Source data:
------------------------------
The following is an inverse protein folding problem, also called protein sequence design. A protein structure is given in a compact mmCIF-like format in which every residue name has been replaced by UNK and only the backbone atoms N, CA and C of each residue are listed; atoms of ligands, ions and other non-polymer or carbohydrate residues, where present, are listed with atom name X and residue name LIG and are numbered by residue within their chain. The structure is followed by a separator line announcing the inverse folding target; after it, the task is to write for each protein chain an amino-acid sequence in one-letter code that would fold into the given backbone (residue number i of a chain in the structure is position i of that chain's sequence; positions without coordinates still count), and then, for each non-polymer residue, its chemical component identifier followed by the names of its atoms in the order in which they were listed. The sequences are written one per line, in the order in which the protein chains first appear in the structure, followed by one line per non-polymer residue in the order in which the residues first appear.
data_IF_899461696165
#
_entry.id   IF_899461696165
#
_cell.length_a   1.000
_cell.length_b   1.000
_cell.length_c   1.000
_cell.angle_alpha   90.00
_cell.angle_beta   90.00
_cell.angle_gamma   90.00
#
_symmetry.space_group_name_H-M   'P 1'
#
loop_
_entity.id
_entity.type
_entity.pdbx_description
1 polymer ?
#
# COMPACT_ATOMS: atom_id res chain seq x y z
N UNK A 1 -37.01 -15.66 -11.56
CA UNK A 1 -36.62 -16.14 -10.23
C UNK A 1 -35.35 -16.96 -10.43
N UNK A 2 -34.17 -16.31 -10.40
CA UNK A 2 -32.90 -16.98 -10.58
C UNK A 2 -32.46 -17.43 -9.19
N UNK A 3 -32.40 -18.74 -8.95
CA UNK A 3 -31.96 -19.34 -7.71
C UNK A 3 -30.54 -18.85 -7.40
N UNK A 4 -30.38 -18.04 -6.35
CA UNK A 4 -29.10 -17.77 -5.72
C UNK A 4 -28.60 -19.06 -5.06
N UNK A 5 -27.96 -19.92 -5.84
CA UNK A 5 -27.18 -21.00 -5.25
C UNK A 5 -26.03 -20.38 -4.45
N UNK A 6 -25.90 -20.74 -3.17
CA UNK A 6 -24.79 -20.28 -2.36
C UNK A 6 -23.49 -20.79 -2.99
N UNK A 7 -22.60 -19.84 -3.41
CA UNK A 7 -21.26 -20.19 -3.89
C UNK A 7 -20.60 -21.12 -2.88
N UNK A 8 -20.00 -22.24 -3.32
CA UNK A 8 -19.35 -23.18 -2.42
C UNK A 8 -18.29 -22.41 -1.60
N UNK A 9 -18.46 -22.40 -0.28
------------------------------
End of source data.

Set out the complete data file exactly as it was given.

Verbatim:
The following is an inverse protein folding problem, also called protein sequence design. A protein structure is given in a compact mmCIF-like format in which every residue name has been replaced by UNK and only the backbone atoms N, CA and C of each residue are listed; atoms of ligands, ions and other non-polymer or carbohydrate residues, where present, are listed with atom name X and residue name LIG and are numbered by residue within their chain. The structure is followed by a separator line announcing the inverse folding target; after it, the task is to write for each protein chain an amino-acid sequence in one-letter code that would fold into the given backbone (residue number i of a chain in the structure is position i of that chain's sequence; positions without coordinates still count), and then, for each non-polymer residue, its chemical component identifier followed by the names of its atoms in the order in which they were listed. The sequences are written one per line, in the order in which the protein chains first appear in the structure, followed by one line per non-polymer residue in the order in which the residues first appear.
data_IF_899461696165
#
_entry.id   IF_899461696165
#
_cell.length_a   1.000
_cell.length_b   1.000
_cell.length_c   1.000
_cell.angle_alpha   90.00
_cell.angle_beta   90.00
_cell.angle_gamma   90.00
#
_symmetry.space_group_name_H-M   'P 1'
#
loop_
_entity.id
_entity.type
_entity.pdbx_description
1 polymer ?
#
# COMPACT_ATOMS: atom_id res chain seq x y z
N UNK A 1 -37.01 -15.66 -11.56
CA UNK A 1 -36.62 -16.14 -10.23
C UNK A 1 -35.35 -16.96 -10.43
N UNK A 2 -34.17 -16.31 -10.40
CA UNK A 2 -32.90 -16.98 -10.58
C UNK A 2 -32.46 -17.43 -9.19
N UNK A 3 -32.40 -18.74 -8.95
CA UNK A 3 -31.96 -19.34 -7.71
C UNK A 3 -30.54 -18.85 -7.40
N UNK A 4 -30.38 -18.04 -6.35
CA UNK A 4 -29.10 -17.77 -5.72
C UNK A 4 -28.60 -19.06 -5.06
N UNK A 5 -27.96 -19.92 -5.84
CA UNK A 5 -27.18 -21.00 -5.25
C UNK A 5 -26.03 -20.38 -4.45
N UNK A 6 -25.90 -20.74 -3.17
CA UNK A 6 -24.79 -20.28 -2.36
C UNK A 6 -23.49 -20.79 -2.99
N UNK A 7 -22.60 -19.84 -3.41
CA UNK A 7 -21.26 -20.19 -3.89
C UNK A 7 -20.60 -21.12 -2.88
N UNK A 8 -20.00 -22.24 -3.32
CA UNK A 8 -19.35 -23.18 -2.42
C UNK A 8 -18.29 -22.41 -1.60
N UNK A 9 -18.46 -22.40 -0.28